Martin Lewis explains why this type of mortgage could affect Universal Credit eligibility

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MARTIN LEWIS is the financial journalist who founded the website Money Saving Expert. Last night, he shared his money insights during The Martin Lewis Money Show on ITV.

Who is eligible for Universal Credit?

The Martin Lewis Money Show continued on ITV yesterday evening, hosted by Martin Lewis from his home and Angellica Bell who was broadcasting from the studio. During the instalment, the financial journalist spoke on the topic of savings accounts and Universal Credit.

It came as a viewer, called Fiona, asked whether an offset mortgage account is classed as a savings account.

The Twitter user – who is self employed – went on to explain that her partner has this type of account, and hence wondered whether it would prevent her from being able to get Universal Credit.

Responding to the query, Martin explained to viewers what an offset mortgage is, and what it means for homeowners who have them.

“An offset mortgage is where you put money in and it reduces the interest on the mortgage rather than giving you savings interest,” he said.

“A clever system, although mortgage rates tend to be higher so whether it adds up or not is an interesting question.”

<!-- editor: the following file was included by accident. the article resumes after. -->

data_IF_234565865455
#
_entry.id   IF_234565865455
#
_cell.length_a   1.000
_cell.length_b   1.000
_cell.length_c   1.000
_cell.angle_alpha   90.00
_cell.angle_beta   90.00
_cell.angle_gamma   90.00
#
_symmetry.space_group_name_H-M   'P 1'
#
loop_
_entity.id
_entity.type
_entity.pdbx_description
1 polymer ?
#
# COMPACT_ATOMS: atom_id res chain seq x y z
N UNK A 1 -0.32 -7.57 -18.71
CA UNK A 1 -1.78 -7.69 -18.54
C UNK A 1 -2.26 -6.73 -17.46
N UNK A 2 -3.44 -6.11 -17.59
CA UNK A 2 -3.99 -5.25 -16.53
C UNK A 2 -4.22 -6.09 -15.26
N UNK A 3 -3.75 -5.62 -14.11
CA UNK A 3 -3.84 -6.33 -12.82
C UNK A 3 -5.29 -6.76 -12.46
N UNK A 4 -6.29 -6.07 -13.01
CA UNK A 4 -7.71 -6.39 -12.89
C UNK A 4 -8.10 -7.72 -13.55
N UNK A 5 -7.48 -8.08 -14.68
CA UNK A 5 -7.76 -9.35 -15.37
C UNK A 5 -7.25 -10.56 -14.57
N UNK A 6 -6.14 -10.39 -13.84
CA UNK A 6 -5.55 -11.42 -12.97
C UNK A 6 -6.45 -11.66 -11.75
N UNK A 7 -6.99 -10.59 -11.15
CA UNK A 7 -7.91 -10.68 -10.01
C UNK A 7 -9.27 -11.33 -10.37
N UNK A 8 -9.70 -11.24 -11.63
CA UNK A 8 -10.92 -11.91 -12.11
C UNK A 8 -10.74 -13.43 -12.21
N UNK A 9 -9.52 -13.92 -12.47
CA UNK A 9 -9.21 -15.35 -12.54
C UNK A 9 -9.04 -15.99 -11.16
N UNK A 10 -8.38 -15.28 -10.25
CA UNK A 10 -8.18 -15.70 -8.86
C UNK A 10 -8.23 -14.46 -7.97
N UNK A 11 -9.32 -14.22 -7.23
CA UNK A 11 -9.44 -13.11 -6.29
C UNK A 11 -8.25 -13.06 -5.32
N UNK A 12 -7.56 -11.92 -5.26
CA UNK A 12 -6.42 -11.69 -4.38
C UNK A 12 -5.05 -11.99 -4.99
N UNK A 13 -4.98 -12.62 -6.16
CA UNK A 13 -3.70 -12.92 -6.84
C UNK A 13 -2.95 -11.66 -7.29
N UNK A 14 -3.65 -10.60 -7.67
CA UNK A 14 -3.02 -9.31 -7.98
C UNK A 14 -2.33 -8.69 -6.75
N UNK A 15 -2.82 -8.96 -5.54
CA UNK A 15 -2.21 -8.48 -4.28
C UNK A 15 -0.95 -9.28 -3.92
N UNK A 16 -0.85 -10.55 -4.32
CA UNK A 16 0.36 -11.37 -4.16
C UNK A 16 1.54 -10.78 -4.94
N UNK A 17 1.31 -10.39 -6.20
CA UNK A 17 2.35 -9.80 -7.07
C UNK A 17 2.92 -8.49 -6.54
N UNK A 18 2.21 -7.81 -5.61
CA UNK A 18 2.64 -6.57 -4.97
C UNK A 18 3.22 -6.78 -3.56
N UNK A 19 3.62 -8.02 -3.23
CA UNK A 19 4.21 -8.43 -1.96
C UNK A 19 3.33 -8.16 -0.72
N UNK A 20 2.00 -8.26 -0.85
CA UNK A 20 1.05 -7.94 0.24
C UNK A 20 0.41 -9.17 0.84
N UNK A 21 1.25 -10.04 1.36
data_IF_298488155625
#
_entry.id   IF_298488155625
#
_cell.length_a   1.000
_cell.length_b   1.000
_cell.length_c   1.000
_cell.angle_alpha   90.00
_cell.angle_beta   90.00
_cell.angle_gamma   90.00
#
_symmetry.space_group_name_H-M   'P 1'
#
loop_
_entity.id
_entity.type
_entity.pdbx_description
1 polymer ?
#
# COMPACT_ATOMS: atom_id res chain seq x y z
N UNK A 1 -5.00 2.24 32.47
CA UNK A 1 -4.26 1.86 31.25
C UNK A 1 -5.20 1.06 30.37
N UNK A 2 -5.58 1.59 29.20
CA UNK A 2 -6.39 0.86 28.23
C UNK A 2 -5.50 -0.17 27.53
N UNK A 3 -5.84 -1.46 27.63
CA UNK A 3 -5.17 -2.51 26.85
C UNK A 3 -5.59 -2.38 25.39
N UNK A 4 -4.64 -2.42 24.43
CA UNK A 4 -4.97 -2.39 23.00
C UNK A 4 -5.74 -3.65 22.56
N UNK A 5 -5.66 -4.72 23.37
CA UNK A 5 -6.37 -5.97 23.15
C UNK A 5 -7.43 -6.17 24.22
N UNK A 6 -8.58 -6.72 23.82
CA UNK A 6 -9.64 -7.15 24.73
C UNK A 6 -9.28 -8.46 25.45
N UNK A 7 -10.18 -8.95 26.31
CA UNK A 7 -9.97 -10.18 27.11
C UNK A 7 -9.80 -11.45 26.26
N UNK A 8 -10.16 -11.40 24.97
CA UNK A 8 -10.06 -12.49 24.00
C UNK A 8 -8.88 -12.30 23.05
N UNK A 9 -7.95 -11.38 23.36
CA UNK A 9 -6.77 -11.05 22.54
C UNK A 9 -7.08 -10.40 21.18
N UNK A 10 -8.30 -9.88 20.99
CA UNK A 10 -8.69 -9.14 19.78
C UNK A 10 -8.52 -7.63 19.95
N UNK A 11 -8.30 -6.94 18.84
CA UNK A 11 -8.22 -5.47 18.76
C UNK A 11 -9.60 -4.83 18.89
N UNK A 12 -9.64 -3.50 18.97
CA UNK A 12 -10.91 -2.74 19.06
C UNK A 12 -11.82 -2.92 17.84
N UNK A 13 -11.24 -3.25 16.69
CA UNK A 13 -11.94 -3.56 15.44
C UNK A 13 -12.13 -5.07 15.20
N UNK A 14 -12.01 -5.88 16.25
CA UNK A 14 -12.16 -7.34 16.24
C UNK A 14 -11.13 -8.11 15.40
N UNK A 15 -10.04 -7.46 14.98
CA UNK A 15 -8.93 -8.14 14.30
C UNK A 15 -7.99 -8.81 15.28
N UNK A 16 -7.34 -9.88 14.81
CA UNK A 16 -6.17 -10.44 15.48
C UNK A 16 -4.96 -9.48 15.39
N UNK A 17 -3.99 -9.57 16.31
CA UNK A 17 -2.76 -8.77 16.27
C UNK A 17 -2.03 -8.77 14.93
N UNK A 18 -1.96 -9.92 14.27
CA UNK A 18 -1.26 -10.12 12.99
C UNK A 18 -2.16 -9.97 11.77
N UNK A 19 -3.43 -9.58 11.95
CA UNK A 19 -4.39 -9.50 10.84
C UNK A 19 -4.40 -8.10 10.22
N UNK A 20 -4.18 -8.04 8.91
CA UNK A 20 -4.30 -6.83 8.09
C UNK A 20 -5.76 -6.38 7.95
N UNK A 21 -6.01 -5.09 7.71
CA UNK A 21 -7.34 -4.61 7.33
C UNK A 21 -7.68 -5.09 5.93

The financial broadcaster went on to explain that this type of mortgage does count as a savings account in terms of Universal Credit eligibilty rules.

And, as such it may play a role in terms of a person’s eligibilty for Universal Credit.

“The answer is yes, it does count towards Universal Credit so if you’ve got £16,000 saved in there you won’t be eligible for Universal Credit,” he said.

The number of Universal Credit has surged recently, as millions of Britons begin to feel the financial impact of the coronavirus crisis.

The payment is replacing six legacy benefits, and it may be available to people who are on a low income or who are out of work or unable to work.

While the number of children a person has will not affect eligibility for Universal Credit, it may affect how much a person gets, Gov.uk warns.

Should a person not be eligible for Universal Credit, the government website directs them to use an independent benefits calculator in order to see if they can get any other benefits.

Who is eligible for Universal Credit?

A person may be able to get Universal Credit if:

  • They’re on a low income or out of work
  • They’re 18 or over (there are some exceptions if they’re 16 to 17)
  • They’re  under state pesnion age, or their partner is
  • The individual and their partner have £16,000 or less in savings between them
  • They live in the UK.

Claimants should be aware that, should they have one, their partner’s income and savings will be taken into account – even if they are not eligible for Universal Credit.

Universal Credit is usually paid monthly, however claimants should be aware that it can take up to five weeks for the first payment.

In the mean time, a person may be able to apply for an advance payment, however it’s very important that they’re aware that this must be paid back – beginning out of the first payment.

Who is eligible for Universal Credit?

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